Additional Considerations for Your Aloe Plant
Caring for your aloe vera plant is not difficult. There are, however, a few considerations to keep in mind:
- Aloe does not need to be fertilized. If you want to, or think it needs a little extra food, use a phosphorus-heavy, water-based fertilizer at half-strength.
- If the leaves become thin and curled, it needs more water.
- Aloe vera leaves grow upward from the base. If the leaves droop or lie flat, it probably needs more sunlight.
- Your plant will grow towards the sun, if in a pot, rotate as needed to keep the plant leaves upright.
If your aloe grows slowly, here are a few common issues to check:
- The soil is too alkaline. This can be corrected by adding a bit of soil sulfur.
- The plant has too much water, the soil is too damp, or it holds too much water. This can be corrected by modifying the amount of water added to the plant.
- It needs more sunlight. This can be remedied with a simple change of scenery.
- It has too much fertilizer. In this scenario, you can simply repot the plant with more soil.
- The plant needs a bigger pot for its roots. Eventually, all healthy aloe vera plants will probably reach this point.
Things to Watch Out For
Like any plant, aloe vera can suffer from bugs, disease and fungus on its stem or roots. Mealybugs and scale, which are small, flat tan or brown bugs that suck the sap from aloe, are the most common insect problems. You should also be mindful of leaf rot, as this is a common ailment for aloe.
To avoid fungus, keep the soil and plant dry. You can protect your aloe vera plant from pests with a natural pesticide. Look for an organic pesticide instead of one that is toxic. You can even make your own safe, organic pesticide at home. Fortunately, because of aloe vera’s ideal growing conditions, fungus is not a common problem.
Be sure to protect yourself too. Young aloe vera plants have soft spikes on their leaves that won’t do much damage but the spikes of older, more established plants can prick you good if you’re not careful. These spikes are capable of tearing clothes and even puncturing the skin. Be mindful when repotting or harvesting and wear gloves when handling.
Getting Something in Return from Your Aloe Vera Plant
The aloe vera plant isn’t all about looking good and adding beauty to your home. Many people enjoy the many uses of the aloe vera plant. One of the most common is using aloe vera’s inner leaf gel as a topical remedy for burns and sunburns, cuts, and other skin irritations.  This inner-leaf gel can also be consumed for collagen support, as a digestive aid, its immune supporting properties, and many other superfood benefits.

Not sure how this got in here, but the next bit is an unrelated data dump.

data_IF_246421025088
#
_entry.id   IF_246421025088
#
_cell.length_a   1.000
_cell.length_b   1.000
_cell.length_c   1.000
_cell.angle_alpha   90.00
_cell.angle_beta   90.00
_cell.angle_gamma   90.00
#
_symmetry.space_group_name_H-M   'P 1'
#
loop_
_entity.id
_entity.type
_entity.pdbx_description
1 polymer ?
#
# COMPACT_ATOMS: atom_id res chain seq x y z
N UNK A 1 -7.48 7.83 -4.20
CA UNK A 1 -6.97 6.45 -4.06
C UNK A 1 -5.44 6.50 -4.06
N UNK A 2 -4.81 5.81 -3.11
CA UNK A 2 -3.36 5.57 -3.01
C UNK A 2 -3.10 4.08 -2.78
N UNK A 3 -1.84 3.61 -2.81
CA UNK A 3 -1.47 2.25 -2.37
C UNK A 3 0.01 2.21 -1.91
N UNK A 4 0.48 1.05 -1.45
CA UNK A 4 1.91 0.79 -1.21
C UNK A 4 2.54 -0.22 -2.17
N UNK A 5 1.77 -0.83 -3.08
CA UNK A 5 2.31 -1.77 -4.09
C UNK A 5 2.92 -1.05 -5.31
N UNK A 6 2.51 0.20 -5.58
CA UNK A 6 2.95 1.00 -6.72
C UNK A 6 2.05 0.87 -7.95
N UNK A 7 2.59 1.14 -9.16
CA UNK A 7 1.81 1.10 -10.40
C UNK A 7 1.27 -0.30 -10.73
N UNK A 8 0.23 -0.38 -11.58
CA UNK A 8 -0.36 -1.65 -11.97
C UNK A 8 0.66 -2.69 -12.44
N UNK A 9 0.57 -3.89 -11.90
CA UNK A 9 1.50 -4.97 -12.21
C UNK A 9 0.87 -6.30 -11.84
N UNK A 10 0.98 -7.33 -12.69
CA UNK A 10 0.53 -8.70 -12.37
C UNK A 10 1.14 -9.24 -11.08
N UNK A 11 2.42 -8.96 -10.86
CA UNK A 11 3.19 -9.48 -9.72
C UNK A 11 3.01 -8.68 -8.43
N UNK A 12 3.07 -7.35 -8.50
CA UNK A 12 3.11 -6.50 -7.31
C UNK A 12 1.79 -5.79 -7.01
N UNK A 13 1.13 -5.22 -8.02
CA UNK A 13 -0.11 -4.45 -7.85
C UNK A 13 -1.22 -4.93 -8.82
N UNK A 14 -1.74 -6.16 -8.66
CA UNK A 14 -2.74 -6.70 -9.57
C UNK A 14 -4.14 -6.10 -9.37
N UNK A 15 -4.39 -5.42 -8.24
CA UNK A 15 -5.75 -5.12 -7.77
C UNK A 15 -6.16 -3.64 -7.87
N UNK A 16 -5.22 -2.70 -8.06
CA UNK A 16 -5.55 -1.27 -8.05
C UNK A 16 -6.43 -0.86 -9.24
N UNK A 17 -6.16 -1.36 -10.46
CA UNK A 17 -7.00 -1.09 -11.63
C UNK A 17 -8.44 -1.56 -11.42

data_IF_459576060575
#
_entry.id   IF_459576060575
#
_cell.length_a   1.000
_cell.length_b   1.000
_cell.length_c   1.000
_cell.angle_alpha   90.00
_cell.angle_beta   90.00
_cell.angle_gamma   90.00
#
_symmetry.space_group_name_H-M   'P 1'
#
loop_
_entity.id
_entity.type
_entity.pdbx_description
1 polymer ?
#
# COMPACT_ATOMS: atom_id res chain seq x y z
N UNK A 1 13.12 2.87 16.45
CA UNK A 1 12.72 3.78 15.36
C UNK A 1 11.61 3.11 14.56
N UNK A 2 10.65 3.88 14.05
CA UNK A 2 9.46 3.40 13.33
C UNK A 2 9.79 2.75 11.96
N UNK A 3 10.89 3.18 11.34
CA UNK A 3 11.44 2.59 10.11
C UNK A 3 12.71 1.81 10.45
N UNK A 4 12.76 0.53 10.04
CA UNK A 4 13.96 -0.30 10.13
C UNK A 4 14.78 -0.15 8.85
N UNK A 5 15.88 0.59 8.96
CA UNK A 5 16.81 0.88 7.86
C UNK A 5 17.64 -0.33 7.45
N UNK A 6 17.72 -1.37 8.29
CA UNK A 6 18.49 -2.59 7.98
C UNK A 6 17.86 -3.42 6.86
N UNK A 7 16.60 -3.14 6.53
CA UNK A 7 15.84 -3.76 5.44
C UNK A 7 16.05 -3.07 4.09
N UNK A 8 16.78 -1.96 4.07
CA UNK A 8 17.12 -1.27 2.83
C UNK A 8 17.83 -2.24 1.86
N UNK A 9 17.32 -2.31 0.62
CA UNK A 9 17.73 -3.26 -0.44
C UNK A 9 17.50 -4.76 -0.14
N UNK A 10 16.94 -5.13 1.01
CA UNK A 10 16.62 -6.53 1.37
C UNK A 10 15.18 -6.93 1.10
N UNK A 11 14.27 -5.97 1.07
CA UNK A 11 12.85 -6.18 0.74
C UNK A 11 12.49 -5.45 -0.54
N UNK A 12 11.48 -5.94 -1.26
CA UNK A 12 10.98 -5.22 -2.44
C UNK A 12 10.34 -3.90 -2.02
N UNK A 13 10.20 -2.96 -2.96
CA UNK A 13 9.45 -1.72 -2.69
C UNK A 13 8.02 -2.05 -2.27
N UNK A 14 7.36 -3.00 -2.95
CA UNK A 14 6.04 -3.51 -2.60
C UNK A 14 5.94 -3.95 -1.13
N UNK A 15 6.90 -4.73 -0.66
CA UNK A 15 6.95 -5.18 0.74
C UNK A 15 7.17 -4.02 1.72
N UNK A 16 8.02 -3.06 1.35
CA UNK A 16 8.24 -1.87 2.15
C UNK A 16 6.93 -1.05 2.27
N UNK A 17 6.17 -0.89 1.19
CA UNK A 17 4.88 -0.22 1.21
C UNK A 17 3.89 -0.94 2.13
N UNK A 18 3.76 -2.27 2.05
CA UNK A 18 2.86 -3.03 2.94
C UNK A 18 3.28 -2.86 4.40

Supplementing Your Diet with Aloe Vera
To get the most out of your aloe vera plant, properly caring for your plant and harvesting the leaves the right way are crucial. And, it should be noted that inner leaf gel can be stored in the refrigerator for a day or two, however it is not the best on-the-go food. Some people find the taste to be slightly bitter so it’s often consumed in smoothies. Just be careful to avoid the outer leaf because it contains aloin, which can act as a harsh laxative. The aloin, taste, and short storage life make aloe supplementation a great alternative to consuming raw aloe.
Aloe has been used around the world for centuries as nutritional supplementation and topical use. It’s a natural source of vitamins, minerals, trace elements, and enzymes; all of which support healthy immune function, soothe and cleanse the digestive tract, and support the circulatory system.
Do you have tips for growing aloe vera or consuming it? Take a moment to leave a comment below and share your experience with all of us.
- Amar Surjushe, Resham Vasani and D G Saple. Aloe Vera: A Short Review. Indian J Dermatol. 2008; 53(4): 163–166.
- Feily A, Namazi MR. Aloe Vera in Dermatology: A Brief Review. G Ital Dermatol Venereol. 2009 Feb;144(1):85-91
Dr. Edward F. Group III, DC, NP, DACBN, DCBCN, DABFM has studied natural healing methods for over 20 years and now teaches individuals and practitioners all around the world. He no longer sees patients but solely concentrates on spreading the word of health and wellness to the global community. Under his leadership, Global Healing Center, Inc. has earned recognition as one of the largest alternative, natural and organic health resources on the Internet.